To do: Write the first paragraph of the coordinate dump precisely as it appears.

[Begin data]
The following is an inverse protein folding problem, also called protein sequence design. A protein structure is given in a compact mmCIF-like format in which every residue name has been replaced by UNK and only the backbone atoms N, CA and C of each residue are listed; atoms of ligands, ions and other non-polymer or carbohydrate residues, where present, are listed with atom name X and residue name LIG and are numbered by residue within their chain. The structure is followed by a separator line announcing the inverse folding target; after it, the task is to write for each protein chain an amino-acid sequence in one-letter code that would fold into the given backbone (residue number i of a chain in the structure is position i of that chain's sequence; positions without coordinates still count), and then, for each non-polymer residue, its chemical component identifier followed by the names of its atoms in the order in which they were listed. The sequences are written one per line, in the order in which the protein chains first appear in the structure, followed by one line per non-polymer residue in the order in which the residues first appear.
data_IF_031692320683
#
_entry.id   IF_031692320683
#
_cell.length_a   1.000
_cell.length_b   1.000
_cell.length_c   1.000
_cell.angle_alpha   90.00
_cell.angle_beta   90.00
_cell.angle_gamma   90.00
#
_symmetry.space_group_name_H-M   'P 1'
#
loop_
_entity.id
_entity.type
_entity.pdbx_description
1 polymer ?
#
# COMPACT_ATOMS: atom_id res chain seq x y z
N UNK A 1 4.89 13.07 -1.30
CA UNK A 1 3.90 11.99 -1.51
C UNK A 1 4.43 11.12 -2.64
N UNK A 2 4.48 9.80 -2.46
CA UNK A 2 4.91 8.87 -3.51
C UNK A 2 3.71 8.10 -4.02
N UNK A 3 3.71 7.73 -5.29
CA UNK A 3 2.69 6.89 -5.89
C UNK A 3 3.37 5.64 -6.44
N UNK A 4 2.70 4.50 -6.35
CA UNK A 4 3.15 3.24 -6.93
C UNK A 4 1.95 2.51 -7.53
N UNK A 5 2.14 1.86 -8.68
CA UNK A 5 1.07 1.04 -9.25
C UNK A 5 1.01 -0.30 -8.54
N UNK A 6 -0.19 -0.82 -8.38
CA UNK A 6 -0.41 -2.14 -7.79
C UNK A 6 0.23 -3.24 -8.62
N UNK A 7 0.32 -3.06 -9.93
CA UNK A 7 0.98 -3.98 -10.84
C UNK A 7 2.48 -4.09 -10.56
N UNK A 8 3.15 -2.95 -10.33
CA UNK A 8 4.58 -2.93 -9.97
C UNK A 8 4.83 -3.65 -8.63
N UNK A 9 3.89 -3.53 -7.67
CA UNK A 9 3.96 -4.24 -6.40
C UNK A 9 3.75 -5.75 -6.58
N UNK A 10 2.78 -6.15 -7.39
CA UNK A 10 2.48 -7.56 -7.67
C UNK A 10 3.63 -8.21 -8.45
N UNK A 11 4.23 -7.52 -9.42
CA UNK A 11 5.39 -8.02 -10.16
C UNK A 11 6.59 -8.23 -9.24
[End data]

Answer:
The following is an inverse protein folding problem, also called protein sequence design. A protein structure is given in a compact mmCIF-like format in which every residue name has been replaced by UNK and only the backbone atoms N, CA and C of each residue are listed; atoms of ligands, ions and other non-polymer or carbohydrate residues, where present, are listed with atom name X and residue name LIG and are numbered by residue within their chain. The structure is followed by a separator line announcing the inverse folding target; after it, the task is to write for each protein chain an amino-acid sequence in one-letter code that would fold into the given backbone (residue number i of a chain in the structure is position i of that chain's sequence; positions without coordinates still count), and then, for each non-polymer residue, its chemical component identifier followed by the names of its atoms in the order in which they were listed. The sequences are written one per line, in the order in which the protein chains first appear in the structure, followed by one line per non-polymer residue in the order in which the residues first appear.